Thoughts on the Ravi Zacharias Investigation

Anyone who knows me well (or maybe not even that well) knows I greatly admired Ravi Zacharias. So when I saw the report in December, saying an investigation into allegations of sexual misconduct had turned up evidence to confirm the allegations, I knew I’d be writing this post. I’ve waited a while since the final report was released to give myself time to process.

Before I go further, I want to say that I have seen several people talking about if this is true, if he did this, and so forth. And that’s fair. Such behavior is in no way congruent with the Ravi Zacharias we knew. But after reading the full report, I do not doubt that he did engage in sexual misconduct. I find the electronic evidence—photos, money trails, etc.—to be very convincing and corroborative of the victims’ testimony.

I have long respected Ravi’s intellect. His mind was absolutely brilliant. His command of language, especially a non-native language, could hardly be matched. I was inspired by how he taught that everything centered around the person of Jesus Christ, that even our deepest pain and hardest questions could find answers in Jesus and His Cross.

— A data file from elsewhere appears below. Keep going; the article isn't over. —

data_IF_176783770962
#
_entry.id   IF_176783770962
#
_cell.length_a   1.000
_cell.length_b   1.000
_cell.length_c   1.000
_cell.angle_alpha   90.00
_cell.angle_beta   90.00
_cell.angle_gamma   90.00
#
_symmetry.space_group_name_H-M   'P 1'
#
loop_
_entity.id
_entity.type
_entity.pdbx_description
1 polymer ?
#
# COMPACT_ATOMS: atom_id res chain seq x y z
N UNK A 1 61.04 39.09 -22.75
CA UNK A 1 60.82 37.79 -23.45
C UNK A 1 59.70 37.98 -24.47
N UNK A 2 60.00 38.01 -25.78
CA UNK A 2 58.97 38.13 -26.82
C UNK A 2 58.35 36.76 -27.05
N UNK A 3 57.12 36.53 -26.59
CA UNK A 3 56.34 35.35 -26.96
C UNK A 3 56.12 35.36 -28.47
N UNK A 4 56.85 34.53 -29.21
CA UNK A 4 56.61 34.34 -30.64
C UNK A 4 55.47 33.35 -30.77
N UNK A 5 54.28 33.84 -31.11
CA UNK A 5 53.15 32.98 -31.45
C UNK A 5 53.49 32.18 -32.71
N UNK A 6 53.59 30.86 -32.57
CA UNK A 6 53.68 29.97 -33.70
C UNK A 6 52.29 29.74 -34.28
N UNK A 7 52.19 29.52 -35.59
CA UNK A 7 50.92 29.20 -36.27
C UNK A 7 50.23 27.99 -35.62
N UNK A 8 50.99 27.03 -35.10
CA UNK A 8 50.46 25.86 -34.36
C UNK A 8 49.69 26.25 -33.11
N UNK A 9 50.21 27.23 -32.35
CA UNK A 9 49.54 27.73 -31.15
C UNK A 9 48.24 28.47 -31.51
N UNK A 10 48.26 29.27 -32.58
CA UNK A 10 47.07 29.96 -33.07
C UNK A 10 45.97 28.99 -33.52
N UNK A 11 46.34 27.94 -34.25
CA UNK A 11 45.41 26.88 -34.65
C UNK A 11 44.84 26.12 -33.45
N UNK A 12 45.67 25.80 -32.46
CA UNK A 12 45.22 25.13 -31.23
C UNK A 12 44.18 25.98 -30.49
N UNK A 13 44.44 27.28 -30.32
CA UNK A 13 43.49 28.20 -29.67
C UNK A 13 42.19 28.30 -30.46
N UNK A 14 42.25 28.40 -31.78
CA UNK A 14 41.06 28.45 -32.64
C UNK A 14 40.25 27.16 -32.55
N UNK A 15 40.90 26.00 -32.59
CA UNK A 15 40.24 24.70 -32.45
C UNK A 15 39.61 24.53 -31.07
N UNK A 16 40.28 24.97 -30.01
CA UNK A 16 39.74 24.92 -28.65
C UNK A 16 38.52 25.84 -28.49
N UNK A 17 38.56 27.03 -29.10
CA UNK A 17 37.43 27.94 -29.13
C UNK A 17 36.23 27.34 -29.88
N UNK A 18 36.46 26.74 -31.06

But my favorite thing about Ravi’s apologetic style was his skill at answering the questioner behind the question. Sometimes he barely even touched the question at all because a question can be a veil for the real dilemma in a person’s heart. And Ravi was always gracious and respectful, even when he preached with challenging honesty.

I’m nowhere near as smart as he was, but as someone who loved the field of apologetics, I respected, admired, and sought to emulate him. “Imitate me as I imitate Christ,” Paul said, and we Christians are always talking about finding good role models. I thought he was one.

When I first learned of the allegations, part of me was rolling my eyes. “Of course, now that he’s dead, let’s try to smear his good name and destroy his ministry. He’s not even here to defend himself!”

But the apologist in me said, “You believe that the truth should always be upheld, always sought, never concealed. It’s only in finding and acknowledging the truth that you have any hope of doing anything about it.” So I was glad for the RZIM board’s decision to hire the investigators and encourage them to pursue whatever leads they uncovered.

I was angry back in December at the probability of sexual misconduct. I was furious when it was confirmed.